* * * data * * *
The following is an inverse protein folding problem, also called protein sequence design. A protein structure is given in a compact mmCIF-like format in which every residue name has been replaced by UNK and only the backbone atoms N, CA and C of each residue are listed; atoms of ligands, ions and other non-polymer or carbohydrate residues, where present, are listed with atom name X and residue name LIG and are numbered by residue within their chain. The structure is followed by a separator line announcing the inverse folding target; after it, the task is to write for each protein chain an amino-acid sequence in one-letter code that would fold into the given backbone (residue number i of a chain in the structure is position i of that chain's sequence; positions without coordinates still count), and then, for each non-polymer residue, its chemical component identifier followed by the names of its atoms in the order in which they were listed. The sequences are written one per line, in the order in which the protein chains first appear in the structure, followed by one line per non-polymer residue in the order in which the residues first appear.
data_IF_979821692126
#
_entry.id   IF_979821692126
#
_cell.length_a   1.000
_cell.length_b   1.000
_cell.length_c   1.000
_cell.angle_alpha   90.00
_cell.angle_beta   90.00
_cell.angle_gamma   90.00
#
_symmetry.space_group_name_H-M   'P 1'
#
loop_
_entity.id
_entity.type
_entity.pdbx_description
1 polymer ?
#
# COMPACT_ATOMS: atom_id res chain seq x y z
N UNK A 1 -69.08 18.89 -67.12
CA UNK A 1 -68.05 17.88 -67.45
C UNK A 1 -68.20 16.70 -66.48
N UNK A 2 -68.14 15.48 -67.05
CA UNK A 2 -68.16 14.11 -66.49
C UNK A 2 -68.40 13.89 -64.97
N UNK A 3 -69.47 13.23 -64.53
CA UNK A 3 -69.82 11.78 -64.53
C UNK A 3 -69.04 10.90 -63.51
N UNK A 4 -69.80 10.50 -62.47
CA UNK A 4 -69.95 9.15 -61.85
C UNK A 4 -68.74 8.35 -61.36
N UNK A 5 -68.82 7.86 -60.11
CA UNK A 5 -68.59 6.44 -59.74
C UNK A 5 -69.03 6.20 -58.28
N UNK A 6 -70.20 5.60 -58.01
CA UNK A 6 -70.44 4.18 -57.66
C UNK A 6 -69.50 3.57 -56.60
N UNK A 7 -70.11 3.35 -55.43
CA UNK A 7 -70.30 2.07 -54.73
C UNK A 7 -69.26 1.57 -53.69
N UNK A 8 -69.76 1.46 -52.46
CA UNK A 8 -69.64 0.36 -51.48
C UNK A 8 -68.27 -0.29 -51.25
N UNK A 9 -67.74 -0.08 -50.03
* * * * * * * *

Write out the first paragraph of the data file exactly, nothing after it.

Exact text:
The following is an inverse protein folding problem, also called protein sequence design. A protein structure is given in a compact mmCIF-like format in which every residue name has been replaced by UNK and only the backbone atoms N, CA and C of each residue are listed; atoms of ligands, ions and other non-polymer or carbohydrate residues, where present, are listed with atom name X and residue name LIG and are numbered by residue within their chain. The structure is followed by a separator line announcing the inverse folding target; after it, the task is to write for each protein chain an amino-acid sequence in one-letter code that would fold into the given backbone (residue number i of a chain in the structure is position i of that chain's sequence; positions without coordinates still count), and then, for each non-polymer residue, its chemical component identifier followed by the names of its atoms in the order in which they were listed. The sequences are written one per line, in the order in which the protein chains first appear in the structure, followed by one line per non-polymer residue in the order in which the residues first appear.